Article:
When it comes to political candidates, we, the people, present plenty of topics for them to take to the state or national Capitol.
Workplace issues often surface. Fair wages and benefits. Reasonable hours and working conditions. Time off, particularly when it concerns family matters — caring for an ailing relative, a new baby or recovery from surgery or a tragic event.
For millions of working families, paid maternity or family leave remains unregulated nationwide. Some workplaces in the U.S., fortunately, provide paid leave. That said, a woman can recover from pregnancy and delivery while nurturing her baby and adjusting (or in the case of second or third child, readjusting) to motherhood without losing income. On the other hand, some places provide unpaid leave, and some families cannot afford this.
A woman who has a normal delivery usually has six weeks leave, while one who underwent a C-section or experienced complications might have eight weeks. If a mother receives no pay during leave, however, she might return to work much sooner.
Cue the blog Scary Mommy and an entry written by Regan Long on April 1. I came across it this week in my Facebook news feed. The mom of four, who among her many job descriptions is a paid family leave advocate, wrote an open letter to future presidential candidates about pushing for that very matter.
“No, this is not a handout that American working families are pleading for. But rather as a country, this is our moral responsibility to begin putting families first and recognizing the human needs that families are being deprived of,” she writes.
Long describes the plight of a mom who returns to work just six days after having a C-section.
You read that right. SIX DAYS.
She tells of a woman leaving her workplace to pump breast milk in her car because her job does not provide a place to do it, or even refrigerate the pumped milk. A restaurant across the street kindly holds it for her.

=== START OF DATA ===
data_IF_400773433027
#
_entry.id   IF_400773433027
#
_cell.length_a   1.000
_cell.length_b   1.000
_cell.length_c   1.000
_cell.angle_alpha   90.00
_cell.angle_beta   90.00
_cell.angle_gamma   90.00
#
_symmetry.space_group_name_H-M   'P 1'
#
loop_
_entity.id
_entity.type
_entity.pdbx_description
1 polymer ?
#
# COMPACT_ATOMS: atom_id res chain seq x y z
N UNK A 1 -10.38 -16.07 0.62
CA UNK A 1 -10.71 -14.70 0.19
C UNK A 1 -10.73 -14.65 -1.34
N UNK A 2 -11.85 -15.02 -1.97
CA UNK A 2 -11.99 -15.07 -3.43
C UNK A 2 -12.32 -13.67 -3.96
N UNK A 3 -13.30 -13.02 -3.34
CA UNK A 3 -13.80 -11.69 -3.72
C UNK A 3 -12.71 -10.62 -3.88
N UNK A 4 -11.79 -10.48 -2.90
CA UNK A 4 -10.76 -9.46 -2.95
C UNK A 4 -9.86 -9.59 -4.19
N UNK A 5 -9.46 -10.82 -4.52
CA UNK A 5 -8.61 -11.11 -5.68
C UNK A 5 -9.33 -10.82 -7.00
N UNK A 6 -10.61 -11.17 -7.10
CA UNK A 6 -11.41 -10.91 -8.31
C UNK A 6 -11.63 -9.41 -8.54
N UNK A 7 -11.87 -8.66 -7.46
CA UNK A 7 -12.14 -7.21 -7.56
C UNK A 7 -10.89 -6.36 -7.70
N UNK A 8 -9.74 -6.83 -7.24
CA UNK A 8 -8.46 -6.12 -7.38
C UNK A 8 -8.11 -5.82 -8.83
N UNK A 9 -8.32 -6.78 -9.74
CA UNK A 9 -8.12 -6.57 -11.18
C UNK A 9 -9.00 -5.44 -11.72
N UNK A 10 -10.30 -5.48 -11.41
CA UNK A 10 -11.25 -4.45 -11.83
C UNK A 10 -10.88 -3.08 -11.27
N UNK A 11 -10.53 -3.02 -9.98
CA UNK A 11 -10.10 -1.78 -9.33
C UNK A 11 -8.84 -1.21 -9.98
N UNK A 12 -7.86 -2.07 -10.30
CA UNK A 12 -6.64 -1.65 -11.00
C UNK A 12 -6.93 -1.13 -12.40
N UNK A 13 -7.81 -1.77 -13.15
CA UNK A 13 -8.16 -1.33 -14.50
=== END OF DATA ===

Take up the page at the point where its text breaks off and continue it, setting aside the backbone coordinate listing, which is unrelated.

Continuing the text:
Can you even imagine?
Long notes that paid family is not a political, parent or economical class problem but “a family issue.”
“We are being forced to choose between the families we love and the jobs we need,” she writes.
An article in the April 6, 2016, edition of Forbes magazine indicates that the United States ranks with Papa New Guinea in not guaranteeing paid leave for new mothers. Many countries provide paid leave for moms and some for dads, too. Four years ago, ABC’s “Nightline” featured Sweden’s 14-month leave for both parents to share and is 80 percent covered by the government.
Last year, President Obama touched on America’s lack of guaranteed paid maternity leave in his State of the Union address. Federal law guarantees 12 weeks off for new parents at companies with 50-plus employees, but it isn’t always paid.
I’m sure this issue will resurface for our next president. Let’s hope it’s resolved to provide assurance and peace of mind to families and their bundles of joy — our future.